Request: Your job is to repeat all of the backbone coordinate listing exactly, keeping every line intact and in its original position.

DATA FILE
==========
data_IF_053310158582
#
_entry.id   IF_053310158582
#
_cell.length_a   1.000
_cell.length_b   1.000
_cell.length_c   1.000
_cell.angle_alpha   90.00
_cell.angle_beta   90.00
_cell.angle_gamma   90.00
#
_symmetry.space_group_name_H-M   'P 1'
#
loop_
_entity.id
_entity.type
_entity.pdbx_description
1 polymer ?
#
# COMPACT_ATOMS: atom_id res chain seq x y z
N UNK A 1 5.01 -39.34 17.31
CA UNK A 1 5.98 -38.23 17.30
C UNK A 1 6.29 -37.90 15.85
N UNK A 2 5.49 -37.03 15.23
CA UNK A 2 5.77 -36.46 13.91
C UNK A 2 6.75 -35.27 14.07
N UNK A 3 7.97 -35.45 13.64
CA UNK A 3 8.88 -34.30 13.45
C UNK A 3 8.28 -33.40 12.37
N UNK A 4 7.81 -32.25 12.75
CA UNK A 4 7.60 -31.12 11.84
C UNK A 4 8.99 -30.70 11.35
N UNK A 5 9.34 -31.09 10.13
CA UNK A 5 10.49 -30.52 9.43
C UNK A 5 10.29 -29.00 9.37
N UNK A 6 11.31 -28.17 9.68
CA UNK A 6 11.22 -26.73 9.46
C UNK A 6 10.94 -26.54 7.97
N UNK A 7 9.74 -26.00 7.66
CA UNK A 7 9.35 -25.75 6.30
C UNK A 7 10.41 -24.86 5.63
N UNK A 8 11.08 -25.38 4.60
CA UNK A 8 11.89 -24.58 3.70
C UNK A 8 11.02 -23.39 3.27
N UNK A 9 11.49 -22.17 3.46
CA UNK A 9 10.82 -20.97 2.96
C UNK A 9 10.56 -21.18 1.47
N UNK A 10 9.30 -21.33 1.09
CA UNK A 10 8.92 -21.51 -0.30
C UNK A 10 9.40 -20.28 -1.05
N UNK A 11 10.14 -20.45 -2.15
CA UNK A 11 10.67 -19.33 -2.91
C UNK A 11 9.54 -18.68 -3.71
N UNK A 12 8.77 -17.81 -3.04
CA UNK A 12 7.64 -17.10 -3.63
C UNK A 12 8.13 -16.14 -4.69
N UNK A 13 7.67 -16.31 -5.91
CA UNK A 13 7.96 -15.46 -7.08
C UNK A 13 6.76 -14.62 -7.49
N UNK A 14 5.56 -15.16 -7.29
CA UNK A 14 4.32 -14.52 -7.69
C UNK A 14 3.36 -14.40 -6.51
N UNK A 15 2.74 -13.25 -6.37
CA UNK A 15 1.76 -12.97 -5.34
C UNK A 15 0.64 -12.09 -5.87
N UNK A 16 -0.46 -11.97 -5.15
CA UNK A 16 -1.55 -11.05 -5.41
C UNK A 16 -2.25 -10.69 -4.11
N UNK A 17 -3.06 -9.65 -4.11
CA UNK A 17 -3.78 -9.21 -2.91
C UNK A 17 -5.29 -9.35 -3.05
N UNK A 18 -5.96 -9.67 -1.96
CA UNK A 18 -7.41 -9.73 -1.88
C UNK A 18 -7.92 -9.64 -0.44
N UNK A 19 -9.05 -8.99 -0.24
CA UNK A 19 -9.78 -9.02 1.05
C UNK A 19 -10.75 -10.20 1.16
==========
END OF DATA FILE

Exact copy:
data_IF_053310158582
#
_entry.id   IF_053310158582
#
_cell.length_a   1.000
_cell.length_b   1.000
_cell.length_c   1.000
_cell.angle_alpha   90.00
_cell.angle_beta   90.00
_cell.angle_gamma   90.00
#
_symmetry.space_group_name_H-M   'P 1'
#
loop_
_entity.id
_entity.type
_entity.pdbx_description
1 polymer ?
#
# COMPACT_ATOMS: atom_id res chain seq x y z
N UNK A 1 5.01 -39.34 17.31
CA UNK A 1 5.98 -38.23 17.30
C UNK A 1 6.29 -37.90 15.85
N UNK A 2 5.49 -37.03 15.23
CA UNK A 2 5.77 -36.46 13.91
C UNK A 2 6.75 -35.27 14.07
N UNK A 3 7.97 -35.45 13.64
CA UNK A 3 8.88 -34.30 13.45
C UNK A 3 8.28 -33.40 12.37
N UNK A 4 7.81 -32.25 12.75
CA UNK A 4 7.60 -31.12 11.84
C UNK A 4 8.99 -30.70 11.35
N UNK A 5 9.34 -31.09 10.13
CA UNK A 5 10.49 -30.52 9.43
C UNK A 5 10.29 -29.00 9.37
N UNK A 6 11.31 -28.17 9.68
CA UNK A 6 11.22 -26.73 9.46
C UNK A 6 10.94 -26.54 7.97
N UNK A 7 9.74 -26.00 7.66
CA UNK A 7 9.35 -25.75 6.30
C UNK A 7 10.41 -24.86 5.63
N UNK A 8 11.08 -25.38 4.60
CA UNK A 8 11.89 -24.58 3.70
C UNK A 8 11.02 -23.39 3.27
N UNK A 9 11.49 -22.17 3.46
CA UNK A 9 10.82 -20.97 2.96
C UNK A 9 10.56 -21.18 1.47
N UNK A 10 9.30 -21.33 1.09
CA UNK A 10 8.92 -21.51 -0.30
C UNK A 10 9.40 -20.28 -1.05
N UNK A 11 10.14 -20.45 -2.15
CA UNK A 11 10.67 -19.33 -2.91
C UNK A 11 9.54 -18.68 -3.71
N UNK A 12 8.77 -17.81 -3.04
CA UNK A 12 7.64 -17.10 -3.63
C UNK A 12 8.13 -16.14 -4.69
N UNK A 13 7.67 -16.31 -5.91
CA UNK A 13 7.96 -15.46 -7.08
C UNK A 13 6.76 -14.62 -7.49
N UNK A 14 5.56 -15.16 -7.29
CA UNK A 14 4.32 -14.52 -7.69
C UNK A 14 3.36 -14.40 -6.51
N UNK A 15 2.74 -13.25 -6.37
CA UNK A 15 1.76 -12.97 -5.34
C UNK A 15 0.64 -12.09 -5.87
N UNK A 16 -0.46 -11.97 -5.15
CA UNK A 16 -1.55 -11.05 -5.41
C UNK A 16 -2.25 -10.69 -4.11
N UNK A 17 -3.06 -9.65 -4.11
CA UNK A 17 -3.78 -9.21 -2.91
C UNK A 17 -5.29 -9.35 -3.05
N UNK A 18 -5.96 -9.67 -1.96
CA UNK A 18 -7.41 -9.73 -1.88
C UNK A 18 -7.92 -9.64 -0.44
N UNK A 19 -9.05 -8.99 -0.24
CA UNK A 19 -9.78 -9.02 1.05
C UNK A 19 -10.75 -10.20 1.16